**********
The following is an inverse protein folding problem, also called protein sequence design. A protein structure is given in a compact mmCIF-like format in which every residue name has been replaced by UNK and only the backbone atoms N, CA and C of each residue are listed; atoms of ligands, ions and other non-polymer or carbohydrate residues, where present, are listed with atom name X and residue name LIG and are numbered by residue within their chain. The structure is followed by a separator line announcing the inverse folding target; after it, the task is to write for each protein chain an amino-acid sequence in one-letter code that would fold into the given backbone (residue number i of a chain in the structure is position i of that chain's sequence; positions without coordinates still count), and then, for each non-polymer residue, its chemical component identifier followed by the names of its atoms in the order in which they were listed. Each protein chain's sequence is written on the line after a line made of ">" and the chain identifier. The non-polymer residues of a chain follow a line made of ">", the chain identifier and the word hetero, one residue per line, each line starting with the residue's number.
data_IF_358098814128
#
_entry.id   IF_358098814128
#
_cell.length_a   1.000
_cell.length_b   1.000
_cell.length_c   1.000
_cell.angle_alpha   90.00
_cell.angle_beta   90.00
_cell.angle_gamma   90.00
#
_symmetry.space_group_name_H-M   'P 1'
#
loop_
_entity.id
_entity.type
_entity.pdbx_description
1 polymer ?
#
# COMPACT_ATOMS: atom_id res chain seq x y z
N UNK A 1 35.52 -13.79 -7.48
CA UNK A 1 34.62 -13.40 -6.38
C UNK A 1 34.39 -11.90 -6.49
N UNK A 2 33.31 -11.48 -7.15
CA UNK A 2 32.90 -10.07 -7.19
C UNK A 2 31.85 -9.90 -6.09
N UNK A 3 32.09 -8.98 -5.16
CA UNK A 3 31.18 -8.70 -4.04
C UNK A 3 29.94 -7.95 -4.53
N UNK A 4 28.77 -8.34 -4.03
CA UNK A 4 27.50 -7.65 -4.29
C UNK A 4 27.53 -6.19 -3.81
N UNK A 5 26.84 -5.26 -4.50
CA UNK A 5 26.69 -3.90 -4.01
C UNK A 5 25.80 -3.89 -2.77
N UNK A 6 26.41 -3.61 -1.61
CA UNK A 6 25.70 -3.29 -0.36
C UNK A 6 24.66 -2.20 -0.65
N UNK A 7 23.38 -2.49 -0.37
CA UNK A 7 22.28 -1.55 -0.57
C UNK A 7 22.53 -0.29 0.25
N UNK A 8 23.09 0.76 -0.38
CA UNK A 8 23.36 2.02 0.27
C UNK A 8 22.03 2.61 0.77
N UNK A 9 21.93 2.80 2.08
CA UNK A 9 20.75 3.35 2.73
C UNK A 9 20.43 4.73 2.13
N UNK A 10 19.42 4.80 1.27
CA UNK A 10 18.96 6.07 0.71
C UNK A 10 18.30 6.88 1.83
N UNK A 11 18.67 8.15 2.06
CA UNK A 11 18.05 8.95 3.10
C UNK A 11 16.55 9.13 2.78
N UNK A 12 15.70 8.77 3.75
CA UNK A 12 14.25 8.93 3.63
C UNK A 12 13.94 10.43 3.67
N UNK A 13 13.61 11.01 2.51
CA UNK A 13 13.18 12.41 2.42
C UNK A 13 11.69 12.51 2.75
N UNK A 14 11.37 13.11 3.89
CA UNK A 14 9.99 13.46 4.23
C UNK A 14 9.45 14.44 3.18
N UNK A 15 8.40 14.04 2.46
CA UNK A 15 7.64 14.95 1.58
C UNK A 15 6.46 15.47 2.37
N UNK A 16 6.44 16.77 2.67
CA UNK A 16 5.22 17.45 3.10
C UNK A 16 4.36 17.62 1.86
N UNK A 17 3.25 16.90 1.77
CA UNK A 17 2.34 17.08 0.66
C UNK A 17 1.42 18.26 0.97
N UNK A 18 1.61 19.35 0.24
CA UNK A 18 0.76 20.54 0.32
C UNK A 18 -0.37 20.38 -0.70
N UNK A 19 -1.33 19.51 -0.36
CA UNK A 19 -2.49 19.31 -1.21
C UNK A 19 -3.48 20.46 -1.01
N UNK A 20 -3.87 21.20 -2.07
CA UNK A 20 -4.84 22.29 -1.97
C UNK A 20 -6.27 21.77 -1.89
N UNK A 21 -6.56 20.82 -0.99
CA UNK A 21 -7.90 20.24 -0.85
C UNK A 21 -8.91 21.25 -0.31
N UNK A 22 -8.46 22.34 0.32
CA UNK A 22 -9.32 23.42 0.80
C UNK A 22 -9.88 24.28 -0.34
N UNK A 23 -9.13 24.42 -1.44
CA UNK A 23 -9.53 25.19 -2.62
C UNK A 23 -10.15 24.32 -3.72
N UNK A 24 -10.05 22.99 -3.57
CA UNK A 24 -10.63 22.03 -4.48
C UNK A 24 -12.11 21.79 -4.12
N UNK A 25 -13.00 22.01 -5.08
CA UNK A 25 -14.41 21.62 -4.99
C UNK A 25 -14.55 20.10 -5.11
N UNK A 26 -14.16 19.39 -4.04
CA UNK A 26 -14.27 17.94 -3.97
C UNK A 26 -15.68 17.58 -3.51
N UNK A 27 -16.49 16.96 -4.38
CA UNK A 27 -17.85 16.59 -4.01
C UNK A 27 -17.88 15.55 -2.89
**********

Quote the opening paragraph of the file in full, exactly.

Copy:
The following is an inverse protein folding problem, also called protein sequence design. A protein structure is given in a compact mmCIF-like format in which every residue name has been replaced by UNK and only the backbone atoms N, CA and C of each residue are listed; atoms of ligands, ions and other non-polymer or carbohydrate residues, where present, are listed with atom name X and residue name LIG and are numbered by residue within their chain. The structure is followed by a separator line announcing the inverse folding target; after it, the task is to write for each protein chain an amino-acid sequence in one-letter code that would fold into the given backbone (residue number i of a chain in the structure is position i of that chain's sequence; positions without coordinates still count), and then, for each non-polymer residue, its chemical component identifier followed by the names of its atoms in the order in which they were listed. Each protein chain's sequence is written on the line after a line made of ">" and the chain identifier. The non-polymer residues of a chain follow a line made of ">", the chain identifier and the word hetero, one residue per line, each line starting with the residue's number.